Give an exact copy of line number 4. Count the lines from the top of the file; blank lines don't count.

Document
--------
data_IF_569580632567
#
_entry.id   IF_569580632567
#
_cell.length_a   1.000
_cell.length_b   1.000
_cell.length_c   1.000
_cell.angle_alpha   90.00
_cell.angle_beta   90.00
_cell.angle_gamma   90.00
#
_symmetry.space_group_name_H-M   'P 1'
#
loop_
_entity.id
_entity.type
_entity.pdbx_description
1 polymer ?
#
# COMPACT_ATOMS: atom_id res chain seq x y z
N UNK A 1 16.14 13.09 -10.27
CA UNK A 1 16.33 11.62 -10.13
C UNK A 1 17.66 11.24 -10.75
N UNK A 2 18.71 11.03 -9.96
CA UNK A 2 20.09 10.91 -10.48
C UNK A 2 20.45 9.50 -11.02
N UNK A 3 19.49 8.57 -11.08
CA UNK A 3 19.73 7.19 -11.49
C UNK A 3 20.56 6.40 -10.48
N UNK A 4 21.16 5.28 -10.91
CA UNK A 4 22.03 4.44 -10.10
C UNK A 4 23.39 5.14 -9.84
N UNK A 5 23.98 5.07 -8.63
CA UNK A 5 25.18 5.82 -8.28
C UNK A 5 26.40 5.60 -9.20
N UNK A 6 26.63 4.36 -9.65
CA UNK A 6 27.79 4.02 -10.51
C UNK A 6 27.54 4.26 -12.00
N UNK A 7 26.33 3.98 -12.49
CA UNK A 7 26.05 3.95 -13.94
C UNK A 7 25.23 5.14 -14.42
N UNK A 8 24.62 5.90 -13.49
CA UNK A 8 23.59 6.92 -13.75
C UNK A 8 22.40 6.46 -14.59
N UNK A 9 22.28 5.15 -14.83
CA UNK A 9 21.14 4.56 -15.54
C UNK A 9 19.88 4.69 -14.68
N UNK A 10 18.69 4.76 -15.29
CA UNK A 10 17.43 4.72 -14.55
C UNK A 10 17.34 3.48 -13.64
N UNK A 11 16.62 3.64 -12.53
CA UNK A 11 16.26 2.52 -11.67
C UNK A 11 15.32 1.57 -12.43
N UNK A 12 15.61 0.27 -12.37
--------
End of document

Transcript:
#